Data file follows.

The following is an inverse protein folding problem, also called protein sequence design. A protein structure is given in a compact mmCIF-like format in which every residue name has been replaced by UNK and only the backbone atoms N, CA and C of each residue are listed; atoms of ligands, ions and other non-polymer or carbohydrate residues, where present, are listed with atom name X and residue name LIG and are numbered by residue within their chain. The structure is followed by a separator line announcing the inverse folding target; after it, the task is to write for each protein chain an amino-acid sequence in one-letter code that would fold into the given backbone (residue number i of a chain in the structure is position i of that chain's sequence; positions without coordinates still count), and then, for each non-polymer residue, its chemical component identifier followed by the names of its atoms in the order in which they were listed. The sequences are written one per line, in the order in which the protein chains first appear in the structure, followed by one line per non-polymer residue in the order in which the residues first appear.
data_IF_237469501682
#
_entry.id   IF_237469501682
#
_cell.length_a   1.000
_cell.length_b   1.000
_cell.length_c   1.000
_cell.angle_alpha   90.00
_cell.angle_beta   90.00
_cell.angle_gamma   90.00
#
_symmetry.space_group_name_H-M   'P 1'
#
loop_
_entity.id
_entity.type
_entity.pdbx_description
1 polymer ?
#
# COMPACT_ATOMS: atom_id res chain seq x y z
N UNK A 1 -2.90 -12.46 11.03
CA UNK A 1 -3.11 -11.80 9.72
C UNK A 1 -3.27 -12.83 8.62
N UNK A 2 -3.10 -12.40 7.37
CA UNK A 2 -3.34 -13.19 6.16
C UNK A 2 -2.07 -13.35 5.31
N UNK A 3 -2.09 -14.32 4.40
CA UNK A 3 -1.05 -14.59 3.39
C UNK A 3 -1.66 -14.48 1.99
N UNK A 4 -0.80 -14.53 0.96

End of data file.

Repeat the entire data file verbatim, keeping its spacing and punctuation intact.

The following is an inverse protein folding problem, also called protein sequence design. A protein structure is given in a compact mmCIF-like format in which every residue name has been replaced by UNK and only the backbone atoms N, CA and C of each residue are listed; atoms of ligands, ions and other non-polymer or carbohydrate residues, where present, are listed with atom name X and residue name LIG and are numbered by residue within their chain. The structure is followed by a separator line announcing the inverse folding target; after it, the task is to write for each protein chain an amino-acid sequence in one-letter code that would fold into the given backbone (residue number i of a chain in the structure is position i of that chain's sequence; positions without coordinates still count), and then, for each non-polymer residue, its chemical component identifier followed by the names of its atoms in the order in which they were listed. The sequences are written one per line, in the order in which the protein chains first appear in the structure, followed by one line per non-polymer residue in the order in which the residues first appear.
data_IF_237469501682
#
_entry.id   IF_237469501682
#
_cell.length_a   1.000
_cell.length_b   1.000
_cell.length_c   1.000
_cell.angle_alpha   90.00
_cell.angle_beta   90.00
_cell.angle_gamma   90.00
#
_symmetry.space_group_name_H-M   'P 1'
#
loop_
_entity.id
_entity.type
_entity.pdbx_description
1 polymer ?
#
# COMPACT_ATOMS: atom_id res chain seq x y z
N UNK A 1 -2.90 -12.46 11.03
CA UNK A 1 -3.11 -11.80 9.72
C UNK A 1 -3.27 -12.83 8.62
N UNK A 2 -3.10 -12.40 7.37
CA UNK A 2 -3.34 -13.19 6.16
C UNK A 2 -2.07 -13.35 5.31
N UNK A 3 -2.09 -14.32 4.40
CA UNK A 3 -1.05 -14.59 3.39
C UNK A 3 -1.66 -14.48 1.99
N UNK A 4 -0.80 -14.53 0.96